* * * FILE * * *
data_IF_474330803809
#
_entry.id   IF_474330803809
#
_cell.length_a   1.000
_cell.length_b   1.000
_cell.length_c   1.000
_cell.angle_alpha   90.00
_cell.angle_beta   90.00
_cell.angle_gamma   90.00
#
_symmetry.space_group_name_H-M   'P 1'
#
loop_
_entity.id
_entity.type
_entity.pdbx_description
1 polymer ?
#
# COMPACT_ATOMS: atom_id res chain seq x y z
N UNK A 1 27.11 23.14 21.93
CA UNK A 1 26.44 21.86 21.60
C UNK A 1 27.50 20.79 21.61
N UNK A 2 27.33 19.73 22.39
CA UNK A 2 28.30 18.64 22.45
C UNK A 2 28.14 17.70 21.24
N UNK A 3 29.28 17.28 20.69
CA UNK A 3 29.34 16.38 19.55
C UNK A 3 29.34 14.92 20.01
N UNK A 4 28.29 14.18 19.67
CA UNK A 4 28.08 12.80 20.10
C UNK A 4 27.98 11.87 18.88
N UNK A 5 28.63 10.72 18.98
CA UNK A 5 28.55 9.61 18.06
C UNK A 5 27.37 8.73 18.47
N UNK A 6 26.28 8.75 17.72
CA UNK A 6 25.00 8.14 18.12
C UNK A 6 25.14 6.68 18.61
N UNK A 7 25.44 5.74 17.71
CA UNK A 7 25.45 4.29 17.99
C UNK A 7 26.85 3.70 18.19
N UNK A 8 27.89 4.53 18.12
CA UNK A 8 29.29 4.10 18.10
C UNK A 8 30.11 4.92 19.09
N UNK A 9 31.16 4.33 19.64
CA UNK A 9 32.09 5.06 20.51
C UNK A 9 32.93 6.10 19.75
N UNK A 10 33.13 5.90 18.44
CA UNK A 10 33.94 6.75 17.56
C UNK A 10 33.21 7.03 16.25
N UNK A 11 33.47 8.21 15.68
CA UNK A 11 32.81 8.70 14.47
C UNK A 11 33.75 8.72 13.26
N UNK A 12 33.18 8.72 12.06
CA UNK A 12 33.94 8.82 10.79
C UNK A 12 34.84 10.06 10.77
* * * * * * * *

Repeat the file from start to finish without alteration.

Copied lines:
data_IF_474330803809
#
_entry.id   IF_474330803809
#
_cell.length_a   1.000
_cell.length_b   1.000
_cell.length_c   1.000
_cell.angle_alpha   90.00
_cell.angle_beta   90.00
_cell.angle_gamma   90.00
#
_symmetry.space_group_name_H-M   'P 1'
#
loop_
_entity.id
_entity.type
_entity.pdbx_description
1 polymer ?
#
# COMPACT_ATOMS: atom_id res chain seq x y z
N UNK A 1 27.11 23.14 21.93
CA UNK A 1 26.44 21.86 21.60
C UNK A 1 27.50 20.79 21.61
N UNK A 2 27.33 19.73 22.39
CA UNK A 2 28.30 18.64 22.45
C UNK A 2 28.14 17.70 21.24
N UNK A 3 29.28 17.28 20.69
CA UNK A 3 29.34 16.38 19.55
C UNK A 3 29.34 14.92 20.01
N UNK A 4 28.29 14.18 19.67
CA UNK A 4 28.08 12.80 20.10
C UNK A 4 27.98 11.87 18.88
N UNK A 5 28.63 10.72 18.98
CA UNK A 5 28.55 9.61 18.06
C UNK A 5 27.37 8.73 18.47
N UNK A 6 26.28 8.75 17.72
CA UNK A 6 25.00 8.14 18.12
C UNK A 6 25.14 6.68 18.61
N UNK A 7 25.44 5.74 17.71
CA UNK A 7 25.45 4.29 17.99
C UNK A 7 26.85 3.70 18.19
N UNK A 8 27.89 4.53 18.12
CA UNK A 8 29.29 4.10 18.10
C UNK A 8 30.11 4.92 19.09
N UNK A 9 31.16 4.33 19.64
CA UNK A 9 32.09 5.06 20.51
C UNK A 9 32.93 6.10 19.75
N UNK A 10 33.13 5.90 18.44
CA UNK A 10 33.94 6.75 17.56
C UNK A 10 33.21 7.03 16.25
N UNK A 11 33.47 8.21 15.68
CA UNK A 11 32.81 8.70 14.47
C UNK A 11 33.75 8.72 13.26
N UNK A 12 33.18 8.72 12.06
CA UNK A 12 33.94 8.82 10.79
C UNK A 12 34.84 10.06 10.77